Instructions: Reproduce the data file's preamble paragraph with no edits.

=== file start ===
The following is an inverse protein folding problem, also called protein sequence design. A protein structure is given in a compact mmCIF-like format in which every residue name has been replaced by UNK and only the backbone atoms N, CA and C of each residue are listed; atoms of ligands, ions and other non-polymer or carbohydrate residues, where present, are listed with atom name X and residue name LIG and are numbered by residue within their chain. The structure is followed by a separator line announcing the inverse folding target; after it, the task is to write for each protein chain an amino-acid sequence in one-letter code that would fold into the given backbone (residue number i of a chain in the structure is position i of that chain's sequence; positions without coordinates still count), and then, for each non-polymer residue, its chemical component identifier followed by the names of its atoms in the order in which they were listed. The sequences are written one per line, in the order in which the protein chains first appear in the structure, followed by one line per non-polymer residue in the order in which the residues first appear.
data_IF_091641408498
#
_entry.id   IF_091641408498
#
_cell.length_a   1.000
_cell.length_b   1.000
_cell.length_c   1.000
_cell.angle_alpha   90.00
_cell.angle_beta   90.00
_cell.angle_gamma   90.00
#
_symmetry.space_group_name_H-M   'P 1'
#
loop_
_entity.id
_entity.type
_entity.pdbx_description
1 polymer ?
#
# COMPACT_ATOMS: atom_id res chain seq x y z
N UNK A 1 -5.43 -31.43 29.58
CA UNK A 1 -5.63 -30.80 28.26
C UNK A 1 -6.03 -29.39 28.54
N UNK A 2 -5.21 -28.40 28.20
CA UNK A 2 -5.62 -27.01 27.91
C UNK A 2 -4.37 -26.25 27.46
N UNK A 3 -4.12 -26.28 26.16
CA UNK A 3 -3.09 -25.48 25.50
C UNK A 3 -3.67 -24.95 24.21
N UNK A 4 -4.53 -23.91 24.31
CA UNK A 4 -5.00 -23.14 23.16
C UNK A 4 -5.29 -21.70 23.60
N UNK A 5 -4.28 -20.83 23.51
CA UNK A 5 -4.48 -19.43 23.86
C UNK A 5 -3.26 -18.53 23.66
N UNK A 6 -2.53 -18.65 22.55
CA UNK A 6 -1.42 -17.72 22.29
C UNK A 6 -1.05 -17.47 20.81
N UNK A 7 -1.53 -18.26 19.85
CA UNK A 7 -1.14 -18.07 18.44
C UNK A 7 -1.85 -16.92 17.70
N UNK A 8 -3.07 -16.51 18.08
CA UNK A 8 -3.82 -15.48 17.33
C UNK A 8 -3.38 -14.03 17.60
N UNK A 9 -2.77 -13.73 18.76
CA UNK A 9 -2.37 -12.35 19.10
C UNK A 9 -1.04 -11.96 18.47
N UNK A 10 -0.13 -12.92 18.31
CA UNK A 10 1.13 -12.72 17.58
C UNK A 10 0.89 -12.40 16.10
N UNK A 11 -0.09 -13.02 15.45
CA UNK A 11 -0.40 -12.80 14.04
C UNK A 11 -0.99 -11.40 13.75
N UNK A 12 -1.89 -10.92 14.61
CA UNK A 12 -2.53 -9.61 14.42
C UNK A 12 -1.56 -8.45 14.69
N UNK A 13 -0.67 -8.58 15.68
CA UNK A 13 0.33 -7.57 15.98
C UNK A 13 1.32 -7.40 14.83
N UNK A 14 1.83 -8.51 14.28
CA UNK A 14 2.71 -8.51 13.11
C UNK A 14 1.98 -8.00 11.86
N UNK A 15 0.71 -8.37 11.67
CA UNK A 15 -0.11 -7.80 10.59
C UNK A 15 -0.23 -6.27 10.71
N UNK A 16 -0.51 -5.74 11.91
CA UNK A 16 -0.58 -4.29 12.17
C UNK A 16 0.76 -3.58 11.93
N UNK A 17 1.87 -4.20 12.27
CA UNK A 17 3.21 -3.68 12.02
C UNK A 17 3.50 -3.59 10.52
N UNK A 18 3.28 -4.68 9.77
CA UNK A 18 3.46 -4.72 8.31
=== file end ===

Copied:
The following is an inverse protein folding problem, also called protein sequence design. A protein structure is given in a compact mmCIF-like format in which every residue name has been replaced by UNK and only the backbone atoms N, CA and C of each residue are listed; atoms of ligands, ions and other non-polymer or carbohydrate residues, where present, are listed with atom name X and residue name LIG and are numbered by residue within their chain. The structure is followed by a separator line announcing the inverse folding target; after it, the task is to write for each protein chain an amino-acid sequence in one-letter code that would fold into the given backbone (residue number i of a chain in the structure is position i of that chain's sequence; positions without coordinates still count), and then, for each non-polymer residue, its chemical component identifier followed by the names of its atoms in the order in which they were listed. The sequences are written one per line, in the order in which the protein chains first appear in the structure, followed by one line per non-polymer residue in the order in which the residues first appear.